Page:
"DR. GREGORY HOUSE (Hugh Laurie) is devoid of bedside manner and wouldn?t even talk to his patients if he could get away with it. Dealing with his own constant physical pain, he uses a cane that seems to punctuate his acerbic, brutally honest demeanor. While his behavior can border on antisocial, House is a brilliant diagnostician whose unconventional thinking and flawless instincts afford him a great deal of respect. An infectious disease specialist, he thrives on the challenge of solving medical puzzles in order to save lives.

For the past three seasons, House has shepherded an elite team of young experts who helped him unravel diagnostic mysteries. In addition, he has a good friend and confidant in oncology specialist DR. JAMES WILSON (Robert Sean Leonard). There?s some volatile chemistry between House and DR. LISA CUDDY (Lisa Edelstein), the Dean of Medicine and hospital administrator; the two are in constant conflict over House?s duties and unconventional behavior, but even she would admit that his brilliance is worth the trouble.

In the Season Three finale, the set-in-his-ways House was confronted with a series of major changes to his team. Neurologist DR. ERIC FOREMAN (Omar Epps) left Princeton Plainsboro because he didn?t want to turn into House; House randomly fired old-money intensivist DR. ROBERT CHASE (Jesse Spencer), claiming he learned everything he?s going to learn in the past three years, or nothing at all; and immunologist DR. ALLISON CAMERON (Jennifer Morrison) resigned, knowing House will be completely unaffected by her decision.

As Season Four opens, House is without a team to contribute to the perplexing medical cases he undertakes, and Cuddy and Wilson are adamant that he recruit new fellowship candidates. After 40 applicants applied for the newly vacated spots on his team, a group of five doctors -- played by Olivia Wilde, Kal Penn, Peter Jacobson, Anne Dudek and Edi Gathegi -- have emerged as finalists vying for the coveted and hotly contested openings."

Reading papers - 5 line summaries!

Posted on Thursday Oct 11, 2007 by ACHARYA, MITHUN

Dr. Xie maintains a very nice bibliography on Mining Software Engineering. We read lot of papers, but with time, tend to forget them. How about having a 5 line summary for each of the paper we read as a part of literature survey? I actually maintain a document which does exactly this and find it very useful. So next time I forget whats in a paper, I go to my document and look for the 5 line summary, and I immediately know what the paper talks about. I dont need to read the paper again. Another useful side-effect of this exercise is when you write related work for any of your papers or thesis. In conferences, when you talk to other researchers, they usually ask - "Have you seen paper X? How is your work different from paper Y?" and its bad not to know some really relevant related work!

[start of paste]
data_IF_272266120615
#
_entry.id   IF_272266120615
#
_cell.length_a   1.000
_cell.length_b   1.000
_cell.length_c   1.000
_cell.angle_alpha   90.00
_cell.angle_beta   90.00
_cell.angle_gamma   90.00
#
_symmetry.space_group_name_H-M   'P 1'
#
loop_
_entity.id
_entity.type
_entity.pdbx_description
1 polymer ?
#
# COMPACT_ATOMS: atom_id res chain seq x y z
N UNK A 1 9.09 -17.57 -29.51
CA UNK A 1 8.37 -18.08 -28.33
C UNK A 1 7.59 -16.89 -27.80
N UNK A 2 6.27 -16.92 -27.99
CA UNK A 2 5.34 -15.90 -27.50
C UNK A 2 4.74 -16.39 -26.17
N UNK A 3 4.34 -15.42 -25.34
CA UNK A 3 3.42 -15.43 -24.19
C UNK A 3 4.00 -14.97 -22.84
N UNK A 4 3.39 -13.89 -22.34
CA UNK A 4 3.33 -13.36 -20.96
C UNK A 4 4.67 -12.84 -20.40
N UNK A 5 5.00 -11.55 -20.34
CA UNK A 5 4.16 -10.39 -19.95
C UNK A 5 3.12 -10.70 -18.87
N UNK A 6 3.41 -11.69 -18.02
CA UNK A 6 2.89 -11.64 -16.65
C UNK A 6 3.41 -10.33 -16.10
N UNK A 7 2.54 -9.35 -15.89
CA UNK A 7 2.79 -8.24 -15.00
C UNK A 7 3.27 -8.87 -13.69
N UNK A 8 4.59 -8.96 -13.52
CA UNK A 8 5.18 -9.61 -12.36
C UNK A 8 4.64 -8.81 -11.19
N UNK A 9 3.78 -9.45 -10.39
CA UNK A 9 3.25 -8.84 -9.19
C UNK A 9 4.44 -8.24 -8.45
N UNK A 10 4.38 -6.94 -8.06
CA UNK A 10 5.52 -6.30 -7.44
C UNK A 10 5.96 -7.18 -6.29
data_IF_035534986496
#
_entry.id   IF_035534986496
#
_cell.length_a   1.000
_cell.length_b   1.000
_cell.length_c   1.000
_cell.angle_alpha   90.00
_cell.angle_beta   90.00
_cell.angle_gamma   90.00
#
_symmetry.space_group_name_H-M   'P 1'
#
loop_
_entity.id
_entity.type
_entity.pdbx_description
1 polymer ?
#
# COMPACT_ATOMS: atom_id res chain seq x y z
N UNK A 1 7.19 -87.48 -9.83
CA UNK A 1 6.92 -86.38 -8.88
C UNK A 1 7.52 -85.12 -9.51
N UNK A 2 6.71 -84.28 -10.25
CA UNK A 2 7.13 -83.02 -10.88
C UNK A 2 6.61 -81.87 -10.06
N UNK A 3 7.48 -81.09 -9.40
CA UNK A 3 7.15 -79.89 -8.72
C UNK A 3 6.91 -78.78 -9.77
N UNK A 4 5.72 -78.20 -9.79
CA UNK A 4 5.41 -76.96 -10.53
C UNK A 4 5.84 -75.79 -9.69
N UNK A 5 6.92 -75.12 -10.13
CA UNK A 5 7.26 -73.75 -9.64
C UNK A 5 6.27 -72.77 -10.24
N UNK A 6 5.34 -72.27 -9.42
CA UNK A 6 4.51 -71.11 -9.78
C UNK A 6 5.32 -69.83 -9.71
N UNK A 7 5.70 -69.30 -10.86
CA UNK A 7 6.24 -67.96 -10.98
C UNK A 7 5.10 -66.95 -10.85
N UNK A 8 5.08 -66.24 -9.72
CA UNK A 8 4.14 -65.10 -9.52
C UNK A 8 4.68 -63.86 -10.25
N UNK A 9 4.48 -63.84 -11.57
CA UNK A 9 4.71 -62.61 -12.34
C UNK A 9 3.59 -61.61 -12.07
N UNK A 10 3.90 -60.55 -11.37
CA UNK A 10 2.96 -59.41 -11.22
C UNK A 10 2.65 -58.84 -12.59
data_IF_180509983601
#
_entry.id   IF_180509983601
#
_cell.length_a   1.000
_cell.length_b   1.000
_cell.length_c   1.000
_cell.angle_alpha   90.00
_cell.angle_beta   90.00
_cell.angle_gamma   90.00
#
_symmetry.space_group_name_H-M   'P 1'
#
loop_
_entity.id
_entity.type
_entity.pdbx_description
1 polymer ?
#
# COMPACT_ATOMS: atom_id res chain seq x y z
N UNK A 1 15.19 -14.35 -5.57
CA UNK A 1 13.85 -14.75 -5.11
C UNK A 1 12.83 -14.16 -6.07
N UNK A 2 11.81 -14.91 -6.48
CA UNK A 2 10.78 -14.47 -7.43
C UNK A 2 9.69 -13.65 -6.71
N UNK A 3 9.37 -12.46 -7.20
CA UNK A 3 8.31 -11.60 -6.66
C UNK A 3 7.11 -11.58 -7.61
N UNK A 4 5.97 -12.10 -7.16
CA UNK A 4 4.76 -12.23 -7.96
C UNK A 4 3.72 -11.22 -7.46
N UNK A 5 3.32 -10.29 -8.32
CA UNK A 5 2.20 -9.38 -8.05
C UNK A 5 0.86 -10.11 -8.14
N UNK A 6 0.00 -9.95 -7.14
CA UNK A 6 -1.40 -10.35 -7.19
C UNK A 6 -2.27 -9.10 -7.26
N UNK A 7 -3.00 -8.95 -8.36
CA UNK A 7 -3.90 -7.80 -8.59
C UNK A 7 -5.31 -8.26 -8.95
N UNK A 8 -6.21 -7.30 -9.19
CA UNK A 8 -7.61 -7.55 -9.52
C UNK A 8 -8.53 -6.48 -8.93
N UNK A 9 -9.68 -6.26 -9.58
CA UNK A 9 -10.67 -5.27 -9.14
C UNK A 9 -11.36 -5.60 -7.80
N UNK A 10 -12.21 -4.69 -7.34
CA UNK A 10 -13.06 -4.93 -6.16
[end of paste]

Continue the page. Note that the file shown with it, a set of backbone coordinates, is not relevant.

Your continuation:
Most well written papers, can be read in about 15-30 mins and summarized in about 5 lines. In my field, most papers have a motivating example after introduction. For a well written paper, a reader should get the idea of the whole paper when he completes reading the Example section! So the way I read a paper is - read abstract, look at the conclusion, then read introduction (very fast), and then the example section. This process takes about 15 mins. Then I skim through the framework, implementation, and evaluation details. I spend further time on the paper, only on need basis. Then I summarize the whole paper in about 5 lines! During early years of PhD, it might be beneficial to read the whole paper to learn the art of writing papers... but after getting a hang of writing papers, quick paper reading will be a useful skill!

Promoting Research Group Spirit and Peer Student Support

Posted on Saturday Oct 06, 2007

Earlier I didn't emphasize much on research group spirit. Recently I realized its importance and tried some measures to promote research group spirit.

I found that UIUC's Prof. Jiawei Han's several measures in his data mining research group could be valuable to borrow. I borrowed them recently in my group.

1. Allow students to volunteer to take on some services in the group. In the past, I (as the advisor) took on most of the services in the group including maintaining the group web pages, coordinating the group meetings, etc. Then students might feel like being managed without feeling to own the research group. In addition, I am too busy in doing these types of things and the students don't learn how to organize things or manage things: an important skill in their future career.